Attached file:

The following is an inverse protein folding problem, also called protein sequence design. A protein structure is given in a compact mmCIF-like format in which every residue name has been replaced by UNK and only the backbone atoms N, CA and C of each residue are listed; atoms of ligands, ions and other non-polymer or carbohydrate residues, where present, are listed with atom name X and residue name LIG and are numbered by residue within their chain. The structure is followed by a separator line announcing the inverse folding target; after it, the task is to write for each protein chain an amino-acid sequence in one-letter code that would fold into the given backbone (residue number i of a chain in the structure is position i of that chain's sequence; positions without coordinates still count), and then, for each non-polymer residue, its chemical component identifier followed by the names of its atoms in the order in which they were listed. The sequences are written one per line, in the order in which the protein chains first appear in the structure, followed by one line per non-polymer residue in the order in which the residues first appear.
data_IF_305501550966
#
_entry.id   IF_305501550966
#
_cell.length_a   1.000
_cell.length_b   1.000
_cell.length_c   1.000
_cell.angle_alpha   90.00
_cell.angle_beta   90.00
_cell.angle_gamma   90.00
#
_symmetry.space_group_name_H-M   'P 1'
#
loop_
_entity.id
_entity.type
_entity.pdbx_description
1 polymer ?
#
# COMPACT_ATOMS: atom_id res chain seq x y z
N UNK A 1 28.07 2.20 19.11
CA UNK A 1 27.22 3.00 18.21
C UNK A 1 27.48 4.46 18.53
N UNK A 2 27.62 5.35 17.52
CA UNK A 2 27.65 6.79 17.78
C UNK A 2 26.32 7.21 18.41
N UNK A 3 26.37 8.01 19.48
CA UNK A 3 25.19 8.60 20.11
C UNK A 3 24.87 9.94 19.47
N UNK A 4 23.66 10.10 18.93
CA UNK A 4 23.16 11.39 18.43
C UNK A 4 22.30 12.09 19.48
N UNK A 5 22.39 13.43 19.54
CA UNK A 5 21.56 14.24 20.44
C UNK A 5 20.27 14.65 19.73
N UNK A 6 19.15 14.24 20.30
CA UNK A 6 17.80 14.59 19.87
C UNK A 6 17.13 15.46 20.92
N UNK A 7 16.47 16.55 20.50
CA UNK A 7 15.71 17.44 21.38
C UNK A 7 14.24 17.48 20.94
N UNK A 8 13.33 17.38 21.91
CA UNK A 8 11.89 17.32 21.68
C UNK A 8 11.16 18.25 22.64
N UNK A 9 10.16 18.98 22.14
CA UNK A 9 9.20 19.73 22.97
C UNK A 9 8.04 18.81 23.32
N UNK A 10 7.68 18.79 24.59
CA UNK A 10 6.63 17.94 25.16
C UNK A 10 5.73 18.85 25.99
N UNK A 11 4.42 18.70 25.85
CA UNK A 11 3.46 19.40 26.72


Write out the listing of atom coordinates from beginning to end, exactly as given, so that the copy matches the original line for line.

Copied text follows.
The following is an inverse protein folding problem, also called protein sequence design. A protein structure is given in a compact mmCIF-like format in which every residue name has been replaced by UNK and only the backbone atoms N, CA and C of each residue are listed; atoms of ligands, ions and other non-polymer or carbohydrate residues, where present, are listed with atom name X and residue name LIG and are numbered by residue within their chain. The structure is followed by a separator line announcing the inverse folding target; after it, the task is to write for each protein chain an amino-acid sequence in one-letter code that would fold into the given backbone (residue number i of a chain in the structure is position i of that chain's sequence; positions without coordinates still count), and then, for each non-polymer residue, its chemical component identifier followed by the names of its atoms in the order in which they were listed. The sequences are written one per line, in the order in which the protein chains first appear in the structure, followed by one line per non-polymer residue in the order in which the residues first appear.
data_IF_305501550966
#
_entry.id   IF_305501550966
#
_cell.length_a   1.000
_cell.length_b   1.000
_cell.length_c   1.000
_cell.angle_alpha   90.00
_cell.angle_beta   90.00
_cell.angle_gamma   90.00
#
_symmetry.space_group_name_H-M   'P 1'
#
loop_
_entity.id
_entity.type
_entity.pdbx_description
1 polymer ?
#
# COMPACT_ATOMS: atom_id res chain seq x y z
N UNK A 1 28.07 2.20 19.11
CA UNK A 1 27.22 3.00 18.21
C UNK A 1 27.48 4.46 18.53
N UNK A 2 27.62 5.35 17.52
CA UNK A 2 27.65 6.79 17.78
C UNK A 2 26.32 7.21 18.41
N UNK A 3 26.37 8.01 19.48
CA UNK A 3 25.19 8.60 20.11
C UNK A 3 24.87 9.94 19.47
N UNK A 4 23.66 10.10 18.93
CA UNK A 4 23.16 11.39 18.43
C UNK A 4 22.30 12.09 19.48
N UNK A 5 22.39 13.43 19.54
CA UNK A 5 21.56 14.24 20.44
C UNK A 5 20.27 14.65 19.73
N UNK A 6 19.15 14.24 20.30
CA UNK A 6 17.80 14.59 19.87
C UNK A 6 17.13 15.46 20.92
N UNK A 7 16.47 16.55 20.50
CA UNK A 7 15.71 17.44 21.38
C UNK A 7 14.24 17.48 20.94
N UNK A 8 13.33 17.38 21.91
CA UNK A 8 11.89 17.32 21.68
C UNK A 8 11.16 18.25 22.64
N UNK A 9 10.16 18.98 22.14
CA UNK A 9 9.20 19.73 22.97
C UNK A 9 8.04 18.81 23.32
N UNK A 10 7.68 18.79 24.59
CA UNK A 10 6.63 17.94 25.16
C UNK A 10 5.73 18.85 25.99
N UNK A 11 4.42 18.70 25.85
CA UNK A 11 3.46 19.40 26.72